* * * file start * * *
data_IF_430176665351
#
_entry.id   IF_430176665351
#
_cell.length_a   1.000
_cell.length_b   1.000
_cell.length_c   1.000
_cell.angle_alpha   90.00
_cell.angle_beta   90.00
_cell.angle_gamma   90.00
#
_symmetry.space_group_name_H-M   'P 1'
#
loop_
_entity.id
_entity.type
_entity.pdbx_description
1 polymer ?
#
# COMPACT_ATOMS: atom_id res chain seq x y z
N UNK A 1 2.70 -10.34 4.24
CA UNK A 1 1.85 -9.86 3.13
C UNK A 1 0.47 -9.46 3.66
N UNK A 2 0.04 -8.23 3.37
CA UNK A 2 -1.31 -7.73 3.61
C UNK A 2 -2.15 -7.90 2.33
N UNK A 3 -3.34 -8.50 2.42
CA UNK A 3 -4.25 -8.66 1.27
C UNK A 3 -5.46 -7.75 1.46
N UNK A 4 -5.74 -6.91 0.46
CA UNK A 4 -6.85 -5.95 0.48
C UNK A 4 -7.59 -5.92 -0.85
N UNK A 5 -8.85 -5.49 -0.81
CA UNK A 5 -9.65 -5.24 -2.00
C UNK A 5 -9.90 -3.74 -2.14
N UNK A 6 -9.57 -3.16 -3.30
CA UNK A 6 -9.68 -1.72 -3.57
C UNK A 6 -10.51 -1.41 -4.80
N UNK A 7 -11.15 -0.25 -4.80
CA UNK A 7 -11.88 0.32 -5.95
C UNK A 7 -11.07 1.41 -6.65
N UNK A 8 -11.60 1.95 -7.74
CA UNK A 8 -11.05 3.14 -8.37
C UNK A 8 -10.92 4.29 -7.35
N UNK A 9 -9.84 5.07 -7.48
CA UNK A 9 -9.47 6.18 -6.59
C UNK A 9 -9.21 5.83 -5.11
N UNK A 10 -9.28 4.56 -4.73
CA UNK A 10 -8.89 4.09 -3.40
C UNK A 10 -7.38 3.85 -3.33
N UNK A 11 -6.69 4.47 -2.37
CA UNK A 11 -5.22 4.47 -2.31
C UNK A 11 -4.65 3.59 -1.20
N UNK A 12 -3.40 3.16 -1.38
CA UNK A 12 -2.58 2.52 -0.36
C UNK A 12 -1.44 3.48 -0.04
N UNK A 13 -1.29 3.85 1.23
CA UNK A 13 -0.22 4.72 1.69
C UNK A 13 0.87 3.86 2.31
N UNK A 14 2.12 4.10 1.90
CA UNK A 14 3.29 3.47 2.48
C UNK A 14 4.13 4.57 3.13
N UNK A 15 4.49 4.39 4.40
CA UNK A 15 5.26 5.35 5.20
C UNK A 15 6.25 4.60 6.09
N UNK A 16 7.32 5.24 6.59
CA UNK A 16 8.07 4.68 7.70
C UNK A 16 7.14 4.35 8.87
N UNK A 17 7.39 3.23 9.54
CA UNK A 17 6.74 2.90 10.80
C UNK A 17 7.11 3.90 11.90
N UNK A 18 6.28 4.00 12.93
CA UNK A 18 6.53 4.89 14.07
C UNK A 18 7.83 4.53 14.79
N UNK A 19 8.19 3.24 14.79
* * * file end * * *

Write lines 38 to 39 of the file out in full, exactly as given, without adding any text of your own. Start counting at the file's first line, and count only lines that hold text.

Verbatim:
C UNK A 6 -10.51 -1.41 -4.80
N UNK A 7 -11.15 -0.25 -4.80